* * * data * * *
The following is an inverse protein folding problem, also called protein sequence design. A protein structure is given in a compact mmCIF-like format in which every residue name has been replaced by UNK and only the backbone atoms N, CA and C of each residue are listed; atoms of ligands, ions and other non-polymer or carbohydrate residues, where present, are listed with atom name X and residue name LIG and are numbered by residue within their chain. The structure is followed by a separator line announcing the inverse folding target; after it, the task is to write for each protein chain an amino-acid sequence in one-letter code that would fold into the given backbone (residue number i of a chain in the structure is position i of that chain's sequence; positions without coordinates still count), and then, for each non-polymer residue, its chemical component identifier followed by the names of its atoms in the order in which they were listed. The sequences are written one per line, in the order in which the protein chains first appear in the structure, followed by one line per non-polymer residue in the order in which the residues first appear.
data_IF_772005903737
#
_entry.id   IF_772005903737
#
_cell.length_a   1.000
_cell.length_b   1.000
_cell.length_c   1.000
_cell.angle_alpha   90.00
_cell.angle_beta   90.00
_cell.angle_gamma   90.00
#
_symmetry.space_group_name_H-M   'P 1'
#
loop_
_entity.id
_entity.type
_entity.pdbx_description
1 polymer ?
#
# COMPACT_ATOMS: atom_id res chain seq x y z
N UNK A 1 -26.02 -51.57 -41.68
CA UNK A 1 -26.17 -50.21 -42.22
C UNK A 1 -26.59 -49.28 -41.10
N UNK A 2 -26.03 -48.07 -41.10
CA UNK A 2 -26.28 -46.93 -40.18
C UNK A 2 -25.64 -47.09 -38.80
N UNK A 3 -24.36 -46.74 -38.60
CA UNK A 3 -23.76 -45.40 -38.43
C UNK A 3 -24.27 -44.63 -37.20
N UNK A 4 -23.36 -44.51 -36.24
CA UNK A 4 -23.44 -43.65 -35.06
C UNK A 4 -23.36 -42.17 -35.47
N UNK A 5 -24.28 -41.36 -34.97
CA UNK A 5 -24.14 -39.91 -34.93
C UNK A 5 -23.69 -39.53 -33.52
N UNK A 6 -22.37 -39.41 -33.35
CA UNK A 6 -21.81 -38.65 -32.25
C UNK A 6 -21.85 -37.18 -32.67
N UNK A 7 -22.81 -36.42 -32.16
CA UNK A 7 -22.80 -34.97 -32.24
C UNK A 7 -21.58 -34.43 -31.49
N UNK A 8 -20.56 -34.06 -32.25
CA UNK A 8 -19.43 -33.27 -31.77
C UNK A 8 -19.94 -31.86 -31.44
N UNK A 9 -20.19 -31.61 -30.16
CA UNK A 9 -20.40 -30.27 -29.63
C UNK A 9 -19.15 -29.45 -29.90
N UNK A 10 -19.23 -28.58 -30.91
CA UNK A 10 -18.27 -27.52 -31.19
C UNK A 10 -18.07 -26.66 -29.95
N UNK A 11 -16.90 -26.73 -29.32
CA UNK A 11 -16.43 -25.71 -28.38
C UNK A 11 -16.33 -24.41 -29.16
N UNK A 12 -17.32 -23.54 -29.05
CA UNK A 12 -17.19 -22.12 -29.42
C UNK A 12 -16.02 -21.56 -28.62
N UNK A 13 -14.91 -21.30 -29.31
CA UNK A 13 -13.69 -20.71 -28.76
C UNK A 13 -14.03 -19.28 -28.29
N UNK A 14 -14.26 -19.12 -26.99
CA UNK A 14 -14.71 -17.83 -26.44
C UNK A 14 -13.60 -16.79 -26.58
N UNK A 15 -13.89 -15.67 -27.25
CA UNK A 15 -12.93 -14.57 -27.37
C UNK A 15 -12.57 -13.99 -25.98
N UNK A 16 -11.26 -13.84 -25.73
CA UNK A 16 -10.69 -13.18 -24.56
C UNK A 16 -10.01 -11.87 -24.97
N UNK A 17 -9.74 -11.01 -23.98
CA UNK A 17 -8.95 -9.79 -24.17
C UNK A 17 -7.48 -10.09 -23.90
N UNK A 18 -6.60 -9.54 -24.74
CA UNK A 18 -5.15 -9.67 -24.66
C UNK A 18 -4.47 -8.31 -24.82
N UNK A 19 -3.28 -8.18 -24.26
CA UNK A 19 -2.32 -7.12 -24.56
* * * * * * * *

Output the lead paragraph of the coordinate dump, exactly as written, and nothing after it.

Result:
The following is an inverse protein folding problem, also called protein sequence design. A protein structure is given in a compact mmCIF-like format in which every residue name has been replaced by UNK and only the backbone atoms N, CA and C of each residue are listed; atoms of ligands, ions and other non-polymer or carbohydrate residues, where present, are listed with atom name X and residue name LIG and are numbered by residue within their chain. The structure is followed by a separator line announcing the inverse folding target; after it, the task is to write for each protein chain an amino-acid sequence in one-letter code that would fold into the given backbone (residue number i of a chain in the structure is position i of that chain's sequence; positions without coordinates still count), and then, for each non-polymer residue, its chemical component identifier followed by the names of its atoms in the order in which they were listed. The sequences are written one per line, in the order in which the protein chains first appear in the structure, followed by one line per non-polymer residue in the order in which the residues first appear.